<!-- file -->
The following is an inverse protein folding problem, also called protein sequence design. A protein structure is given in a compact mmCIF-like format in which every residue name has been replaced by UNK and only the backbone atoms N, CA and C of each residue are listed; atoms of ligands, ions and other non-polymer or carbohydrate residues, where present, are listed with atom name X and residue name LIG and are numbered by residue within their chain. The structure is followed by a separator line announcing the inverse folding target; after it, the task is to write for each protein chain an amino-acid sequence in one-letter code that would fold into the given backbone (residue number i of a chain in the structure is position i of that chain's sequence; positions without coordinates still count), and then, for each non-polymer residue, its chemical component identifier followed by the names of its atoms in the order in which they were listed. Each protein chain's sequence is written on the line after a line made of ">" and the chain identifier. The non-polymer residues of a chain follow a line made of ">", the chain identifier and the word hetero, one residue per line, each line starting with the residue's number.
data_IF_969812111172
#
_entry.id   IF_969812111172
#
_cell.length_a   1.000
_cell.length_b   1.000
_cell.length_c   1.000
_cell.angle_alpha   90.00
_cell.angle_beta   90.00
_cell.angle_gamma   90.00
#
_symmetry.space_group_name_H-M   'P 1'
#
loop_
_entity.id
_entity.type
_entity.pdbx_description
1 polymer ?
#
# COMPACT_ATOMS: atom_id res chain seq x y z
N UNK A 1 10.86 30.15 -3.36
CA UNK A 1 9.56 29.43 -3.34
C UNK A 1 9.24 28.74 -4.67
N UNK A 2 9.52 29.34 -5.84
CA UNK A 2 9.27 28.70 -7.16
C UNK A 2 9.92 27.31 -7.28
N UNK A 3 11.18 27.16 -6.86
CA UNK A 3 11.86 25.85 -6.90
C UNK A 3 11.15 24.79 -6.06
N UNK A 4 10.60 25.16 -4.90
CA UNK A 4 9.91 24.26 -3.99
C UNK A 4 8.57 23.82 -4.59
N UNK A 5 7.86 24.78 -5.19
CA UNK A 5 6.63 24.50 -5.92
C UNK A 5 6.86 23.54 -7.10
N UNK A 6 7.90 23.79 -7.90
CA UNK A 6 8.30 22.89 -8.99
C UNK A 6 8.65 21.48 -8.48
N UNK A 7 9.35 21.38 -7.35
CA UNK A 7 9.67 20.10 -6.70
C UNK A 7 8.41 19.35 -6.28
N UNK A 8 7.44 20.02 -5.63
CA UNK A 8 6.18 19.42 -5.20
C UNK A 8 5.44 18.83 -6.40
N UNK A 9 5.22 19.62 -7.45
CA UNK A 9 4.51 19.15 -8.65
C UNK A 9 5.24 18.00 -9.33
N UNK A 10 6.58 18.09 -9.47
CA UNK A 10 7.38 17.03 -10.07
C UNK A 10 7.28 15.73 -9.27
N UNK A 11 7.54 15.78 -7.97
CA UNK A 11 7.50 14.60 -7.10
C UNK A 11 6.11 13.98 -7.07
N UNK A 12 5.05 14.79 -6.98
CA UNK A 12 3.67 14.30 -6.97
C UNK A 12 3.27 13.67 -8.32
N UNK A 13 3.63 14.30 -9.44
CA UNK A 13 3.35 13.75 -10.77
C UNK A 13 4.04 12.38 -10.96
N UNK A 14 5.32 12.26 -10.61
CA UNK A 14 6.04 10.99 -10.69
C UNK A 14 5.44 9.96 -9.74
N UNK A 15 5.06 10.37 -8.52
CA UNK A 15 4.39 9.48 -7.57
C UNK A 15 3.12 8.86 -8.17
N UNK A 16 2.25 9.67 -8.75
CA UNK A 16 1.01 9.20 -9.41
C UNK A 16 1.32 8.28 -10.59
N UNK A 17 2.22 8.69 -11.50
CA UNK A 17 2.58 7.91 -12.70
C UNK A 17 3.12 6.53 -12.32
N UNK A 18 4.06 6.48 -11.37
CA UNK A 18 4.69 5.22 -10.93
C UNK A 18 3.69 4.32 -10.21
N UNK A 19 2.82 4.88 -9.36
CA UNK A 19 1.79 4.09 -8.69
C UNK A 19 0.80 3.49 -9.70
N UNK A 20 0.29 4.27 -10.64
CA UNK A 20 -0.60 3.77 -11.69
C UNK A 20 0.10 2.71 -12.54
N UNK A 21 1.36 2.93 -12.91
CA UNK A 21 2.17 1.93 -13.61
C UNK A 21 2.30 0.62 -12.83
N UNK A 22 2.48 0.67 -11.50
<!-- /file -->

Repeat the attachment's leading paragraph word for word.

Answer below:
The following is an inverse protein folding problem, also called protein sequence design. A protein structure is given in a compact mmCIF-like format in which every residue name has been replaced by UNK and only the backbone atoms N, CA and C of each residue are listed; atoms of ligands, ions and other non-polymer or carbohydrate residues, where present, are listed with atom name X and residue name LIG and are numbered by residue within their chain. The structure is followed by a separator line announcing the inverse folding target; after it, the task is to write for each protein chain an amino-acid sequence in one-letter code that would fold into the given backbone (residue number i of a chain in the structure is position i of that chain's sequence; positions without coordinates still count), and then, for each non-polymer residue, its chemical component identifier followed by the names of its atoms in the order in which they were listed. Each protein chain's sequence is written on the line after a line made of ">" and the chain identifier. The non-polymer residues of a chain follow a line made of ">", the chain identifier and the word hetero, one residue per line, each line starting with the residue's number.